Tired of winter yet? Wait, it’s February in Wisconsin–that’s probably a silly question. Even if you’ve had enough, the Milwaukee Art Museum’s current display of works on paper from the Collection, Winter in Color, might make you take another look at the season.
The first time I saw the Milwaukee Art Museum I was in awe. The huge wings and the stark white building against the lake made the Museum seem like a weird foreign castle that I wanted to explore and get lost in. When I got inside, I was suddenly intimidated as I realized I couldn’t lay my grubby first grade fingers on anything! It was probably one of the biggest let downs in my first grade life I had ever encountered, but now, coming back as a senior in high school (and knowing about artwork conservation), I know it was for a good reason.
Four weeks ago I had no idea that I would be creating a post that would be viewed by anyone who accessed Milwaukee Art Museum Blog. When I first started the internship I was ecstatic: Working at the art museum? I was movin’ on up in life. Then when I found out I was going to create a blog post, you could pretty much say my day–if not year–was made.
To me, art is not about the finished product but instead is a process of thoughts, motives, symbols, creativity and challenge. A museum’s central purpose is to secure and preserve the heritage of each work as a whole, ensuring that the voice of each artist is heard to reflect their thoughts, curiosity, and growth. Museums connect art with visitors beyond just the visual sense.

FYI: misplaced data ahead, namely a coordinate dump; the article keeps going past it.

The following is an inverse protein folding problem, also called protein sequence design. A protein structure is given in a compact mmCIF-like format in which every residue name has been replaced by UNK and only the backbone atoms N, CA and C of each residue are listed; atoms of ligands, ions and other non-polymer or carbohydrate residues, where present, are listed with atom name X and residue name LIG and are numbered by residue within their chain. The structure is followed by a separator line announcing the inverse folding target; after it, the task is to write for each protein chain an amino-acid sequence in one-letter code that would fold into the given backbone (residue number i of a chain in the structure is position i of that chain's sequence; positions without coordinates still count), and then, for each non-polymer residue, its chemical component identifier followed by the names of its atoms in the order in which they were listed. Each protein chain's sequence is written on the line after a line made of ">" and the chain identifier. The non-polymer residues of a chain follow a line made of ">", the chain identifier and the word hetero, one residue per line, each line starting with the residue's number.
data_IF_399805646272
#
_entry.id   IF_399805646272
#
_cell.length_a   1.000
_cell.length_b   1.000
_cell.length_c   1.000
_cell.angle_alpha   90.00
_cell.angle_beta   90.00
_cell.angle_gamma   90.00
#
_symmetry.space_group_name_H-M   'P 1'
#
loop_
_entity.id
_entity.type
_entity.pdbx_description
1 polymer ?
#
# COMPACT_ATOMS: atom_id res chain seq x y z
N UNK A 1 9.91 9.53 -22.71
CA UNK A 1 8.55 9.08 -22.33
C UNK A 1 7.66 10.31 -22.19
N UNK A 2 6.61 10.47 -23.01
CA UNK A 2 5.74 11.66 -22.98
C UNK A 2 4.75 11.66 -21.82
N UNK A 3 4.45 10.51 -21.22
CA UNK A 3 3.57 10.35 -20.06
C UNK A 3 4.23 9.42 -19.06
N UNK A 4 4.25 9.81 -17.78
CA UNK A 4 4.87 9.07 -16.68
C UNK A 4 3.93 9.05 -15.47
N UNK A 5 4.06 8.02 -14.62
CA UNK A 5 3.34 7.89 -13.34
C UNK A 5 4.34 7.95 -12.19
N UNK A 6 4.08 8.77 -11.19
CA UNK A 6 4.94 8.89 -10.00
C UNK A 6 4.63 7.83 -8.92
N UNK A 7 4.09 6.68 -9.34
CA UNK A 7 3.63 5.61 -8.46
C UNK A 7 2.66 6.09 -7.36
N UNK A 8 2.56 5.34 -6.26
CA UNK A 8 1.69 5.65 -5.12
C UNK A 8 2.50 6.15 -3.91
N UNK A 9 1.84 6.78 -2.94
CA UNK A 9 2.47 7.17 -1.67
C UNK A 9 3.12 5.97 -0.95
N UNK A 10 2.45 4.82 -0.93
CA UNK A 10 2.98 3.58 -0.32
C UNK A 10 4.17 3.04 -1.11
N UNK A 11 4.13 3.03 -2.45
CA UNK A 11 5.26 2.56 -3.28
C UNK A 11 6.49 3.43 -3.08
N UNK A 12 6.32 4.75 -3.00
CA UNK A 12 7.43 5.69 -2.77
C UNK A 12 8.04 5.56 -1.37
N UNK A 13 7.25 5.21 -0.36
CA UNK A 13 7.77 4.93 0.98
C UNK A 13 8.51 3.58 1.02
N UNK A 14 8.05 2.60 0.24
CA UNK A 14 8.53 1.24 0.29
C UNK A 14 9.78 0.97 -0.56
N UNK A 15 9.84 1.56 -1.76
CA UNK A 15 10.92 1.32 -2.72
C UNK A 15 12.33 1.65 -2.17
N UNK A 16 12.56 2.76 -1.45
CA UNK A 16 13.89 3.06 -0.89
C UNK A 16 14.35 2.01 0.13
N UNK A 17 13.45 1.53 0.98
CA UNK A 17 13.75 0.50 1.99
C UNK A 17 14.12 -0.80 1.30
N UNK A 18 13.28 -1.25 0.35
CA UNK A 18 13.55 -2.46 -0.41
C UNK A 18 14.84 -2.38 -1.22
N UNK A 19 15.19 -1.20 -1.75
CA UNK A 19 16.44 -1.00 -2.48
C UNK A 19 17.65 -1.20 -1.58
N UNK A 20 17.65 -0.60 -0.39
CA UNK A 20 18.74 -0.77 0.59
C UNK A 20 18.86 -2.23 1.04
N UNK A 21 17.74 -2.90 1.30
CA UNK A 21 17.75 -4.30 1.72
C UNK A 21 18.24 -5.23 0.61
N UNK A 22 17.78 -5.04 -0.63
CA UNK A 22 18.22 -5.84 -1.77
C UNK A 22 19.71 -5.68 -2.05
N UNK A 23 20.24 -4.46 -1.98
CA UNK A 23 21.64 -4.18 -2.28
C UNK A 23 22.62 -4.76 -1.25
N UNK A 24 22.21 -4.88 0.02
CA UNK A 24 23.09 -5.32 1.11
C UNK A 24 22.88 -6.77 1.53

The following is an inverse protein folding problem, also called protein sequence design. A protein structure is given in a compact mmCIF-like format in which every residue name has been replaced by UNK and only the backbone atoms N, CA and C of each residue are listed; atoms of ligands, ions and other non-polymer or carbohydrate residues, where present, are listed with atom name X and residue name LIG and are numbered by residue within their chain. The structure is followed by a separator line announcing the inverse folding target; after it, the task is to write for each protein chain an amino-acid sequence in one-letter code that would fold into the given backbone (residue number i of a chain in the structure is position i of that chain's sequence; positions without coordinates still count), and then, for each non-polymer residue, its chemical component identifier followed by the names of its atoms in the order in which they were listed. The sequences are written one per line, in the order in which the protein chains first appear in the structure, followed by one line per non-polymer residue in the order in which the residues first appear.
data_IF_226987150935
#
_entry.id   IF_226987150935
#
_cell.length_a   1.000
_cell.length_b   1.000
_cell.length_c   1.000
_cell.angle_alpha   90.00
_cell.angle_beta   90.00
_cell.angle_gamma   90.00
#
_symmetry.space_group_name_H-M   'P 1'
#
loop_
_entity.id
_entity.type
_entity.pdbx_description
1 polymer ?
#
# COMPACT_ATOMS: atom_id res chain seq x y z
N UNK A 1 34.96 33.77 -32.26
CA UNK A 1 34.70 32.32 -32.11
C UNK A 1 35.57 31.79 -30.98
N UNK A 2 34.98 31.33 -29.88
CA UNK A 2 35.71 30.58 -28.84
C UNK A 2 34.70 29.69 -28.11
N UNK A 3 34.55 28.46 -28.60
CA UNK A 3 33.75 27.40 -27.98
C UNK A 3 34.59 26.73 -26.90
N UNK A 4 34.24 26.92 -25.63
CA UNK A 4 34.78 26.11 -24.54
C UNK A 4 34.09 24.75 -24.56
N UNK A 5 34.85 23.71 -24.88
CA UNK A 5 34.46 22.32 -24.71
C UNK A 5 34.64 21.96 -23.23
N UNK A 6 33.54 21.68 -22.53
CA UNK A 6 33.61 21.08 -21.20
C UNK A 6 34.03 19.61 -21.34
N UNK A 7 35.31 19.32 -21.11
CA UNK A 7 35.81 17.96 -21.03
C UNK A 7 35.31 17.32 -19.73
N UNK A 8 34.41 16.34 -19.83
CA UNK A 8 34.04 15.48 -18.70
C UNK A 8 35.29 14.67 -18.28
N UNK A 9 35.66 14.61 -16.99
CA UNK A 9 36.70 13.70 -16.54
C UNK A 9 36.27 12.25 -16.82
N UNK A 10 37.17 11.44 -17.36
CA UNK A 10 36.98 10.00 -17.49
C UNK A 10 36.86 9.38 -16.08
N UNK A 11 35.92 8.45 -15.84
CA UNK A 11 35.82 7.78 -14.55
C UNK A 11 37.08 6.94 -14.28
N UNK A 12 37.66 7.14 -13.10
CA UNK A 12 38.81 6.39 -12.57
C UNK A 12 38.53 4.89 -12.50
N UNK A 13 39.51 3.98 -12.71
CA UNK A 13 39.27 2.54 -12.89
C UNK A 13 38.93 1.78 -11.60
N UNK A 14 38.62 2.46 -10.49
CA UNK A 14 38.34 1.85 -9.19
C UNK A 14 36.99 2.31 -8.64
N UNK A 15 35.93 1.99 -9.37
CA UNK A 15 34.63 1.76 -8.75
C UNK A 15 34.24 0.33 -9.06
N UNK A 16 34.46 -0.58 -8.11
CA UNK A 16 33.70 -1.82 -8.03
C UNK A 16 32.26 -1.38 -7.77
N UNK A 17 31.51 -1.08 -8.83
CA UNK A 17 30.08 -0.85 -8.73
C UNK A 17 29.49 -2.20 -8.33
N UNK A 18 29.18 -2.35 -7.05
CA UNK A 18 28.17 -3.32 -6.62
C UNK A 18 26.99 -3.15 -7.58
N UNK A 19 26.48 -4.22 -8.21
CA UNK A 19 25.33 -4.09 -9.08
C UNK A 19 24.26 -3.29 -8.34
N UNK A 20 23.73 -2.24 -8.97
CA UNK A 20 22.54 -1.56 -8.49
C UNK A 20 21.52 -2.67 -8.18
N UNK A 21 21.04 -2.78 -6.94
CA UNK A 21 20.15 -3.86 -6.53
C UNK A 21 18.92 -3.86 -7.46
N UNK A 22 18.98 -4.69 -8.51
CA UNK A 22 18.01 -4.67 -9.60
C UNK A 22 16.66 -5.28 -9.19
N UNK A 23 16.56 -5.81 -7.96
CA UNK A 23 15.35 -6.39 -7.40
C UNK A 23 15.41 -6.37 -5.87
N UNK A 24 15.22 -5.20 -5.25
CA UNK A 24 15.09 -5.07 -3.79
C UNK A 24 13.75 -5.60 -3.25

On a personal level, art has always been a part of my life. Whether it be in dance, thought, or in action; art surrounds me. As an intern here at the Milwaukee Art Museum, my appreciation for creativity, innovation, and artists new and old has only grown. Art as a whole, has changed through time, increasing in meaning and expression. In my eyes, the finished product of art does not need to make complete sense to every individual. The same piece of art I may find beautiful may not meet another’s standards of beauty. Art lives on, beyond the surface of a canvas, in the Museum.
While other teenagers spent their summer sleeping in, playing video games, and eating junk food, I was given the wonderful opportunity to work behind-the-scenes at the Milwaukee Art Museum along with fifteen other high schoolers.
During our internship, we learned in depth about the hard work and dedication that goes into running a museum. The internship was also part of the TED-Ed Clubs pilot program, and we were tasked as a group to create a video about our essential question: “What are museums for?”
No one really knows how much the Milwaukee Art Museum can make an impact on their life if they never take a visit. In becoming an intern at the Milwaukee Art Museum, I have seen the Museum in a different perspective: how it has a role in people’s lives and in the community.